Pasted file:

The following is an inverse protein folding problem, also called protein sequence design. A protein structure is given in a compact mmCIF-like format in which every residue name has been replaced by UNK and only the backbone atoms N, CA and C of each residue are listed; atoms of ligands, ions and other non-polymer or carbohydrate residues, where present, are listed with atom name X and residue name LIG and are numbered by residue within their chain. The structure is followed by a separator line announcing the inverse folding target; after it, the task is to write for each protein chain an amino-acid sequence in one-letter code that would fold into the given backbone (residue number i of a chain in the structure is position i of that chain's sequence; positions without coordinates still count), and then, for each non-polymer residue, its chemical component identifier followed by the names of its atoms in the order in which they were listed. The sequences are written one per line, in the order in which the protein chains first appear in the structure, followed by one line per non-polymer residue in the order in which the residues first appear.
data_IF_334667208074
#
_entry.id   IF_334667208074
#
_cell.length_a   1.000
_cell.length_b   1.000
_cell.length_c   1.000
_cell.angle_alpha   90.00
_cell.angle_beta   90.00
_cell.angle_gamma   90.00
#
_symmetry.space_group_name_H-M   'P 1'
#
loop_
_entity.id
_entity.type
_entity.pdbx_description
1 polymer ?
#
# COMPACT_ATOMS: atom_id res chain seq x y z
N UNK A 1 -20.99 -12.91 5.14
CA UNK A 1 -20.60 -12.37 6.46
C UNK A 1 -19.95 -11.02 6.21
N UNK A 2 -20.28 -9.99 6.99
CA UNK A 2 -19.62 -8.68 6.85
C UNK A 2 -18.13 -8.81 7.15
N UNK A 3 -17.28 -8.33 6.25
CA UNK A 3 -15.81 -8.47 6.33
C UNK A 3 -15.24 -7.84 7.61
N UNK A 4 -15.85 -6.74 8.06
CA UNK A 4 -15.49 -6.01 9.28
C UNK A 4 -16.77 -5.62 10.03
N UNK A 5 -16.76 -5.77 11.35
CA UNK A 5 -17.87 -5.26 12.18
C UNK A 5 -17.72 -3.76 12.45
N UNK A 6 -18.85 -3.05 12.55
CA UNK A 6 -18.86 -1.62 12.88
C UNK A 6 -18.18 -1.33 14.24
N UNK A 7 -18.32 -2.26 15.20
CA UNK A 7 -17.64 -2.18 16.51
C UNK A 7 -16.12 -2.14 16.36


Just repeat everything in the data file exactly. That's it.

The following is an inverse protein folding problem, also called protein sequence design. A protein structure is given in a compact mmCIF-like format in which every residue name has been replaced by UNK and only the backbone atoms N, CA and C of each residue are listed; atoms of ligands, ions and other non-polymer or carbohydrate residues, where present, are listed with atom name X and residue name LIG and are numbered by residue within their chain. The structure is followed by a separator line announcing the inverse folding target; after it, the task is to write for each protein chain an amino-acid sequence in one-letter code that would fold into the given backbone (residue number i of a chain in the structure is position i of that chain's sequence; positions without coordinates still count), and then, for each non-polymer residue, its chemical component identifier followed by the names of its atoms in the order in which they were listed. The sequences are written one per line, in the order in which the protein chains first appear in the structure, followed by one line per non-polymer residue in the order in which the residues first appear.
data_IF_334667208074
#
_entry.id   IF_334667208074
#
_cell.length_a   1.000
_cell.length_b   1.000
_cell.length_c   1.000
_cell.angle_alpha   90.00
_cell.angle_beta   90.00
_cell.angle_gamma   90.00
#
_symmetry.space_group_name_H-M   'P 1'
#
loop_
_entity.id
_entity.type
_entity.pdbx_description
1 polymer ?
#
# COMPACT_ATOMS: atom_id res chain seq x y z
N UNK A 1 -20.99 -12.91 5.14
CA UNK A 1 -20.60 -12.37 6.46
C UNK A 1 -19.95 -11.02 6.21
N UNK A 2 -20.28 -9.99 6.99
CA UNK A 2 -19.62 -8.68 6.85
C UNK A 2 -18.13 -8.81 7.15
N UNK A 3 -17.28 -8.33 6.25
CA UNK A 3 -15.81 -8.47 6.33
C UNK A 3 -15.24 -7.84 7.61
N UNK A 4 -15.85 -6.74 8.06
CA UNK A 4 -15.49 -6.01 9.28
C UNK A 4 -16.77 -5.62 10.03
N UNK A 5 -16.76 -5.77 11.35
CA UNK A 5 -17.87 -5.26 12.18
C UNK A 5 -17.72 -3.76 12.45
N UNK A 6 -18.85 -3.05 12.55
CA UNK A 6 -18.86 -1.62 12.88
C UNK A 6 -18.18 -1.33 14.24
N UNK A 7 -18.32 -2.26 15.20
CA UNK A 7 -17.64 -2.18 16.51
C UNK A 7 -16.12 -2.14 16.36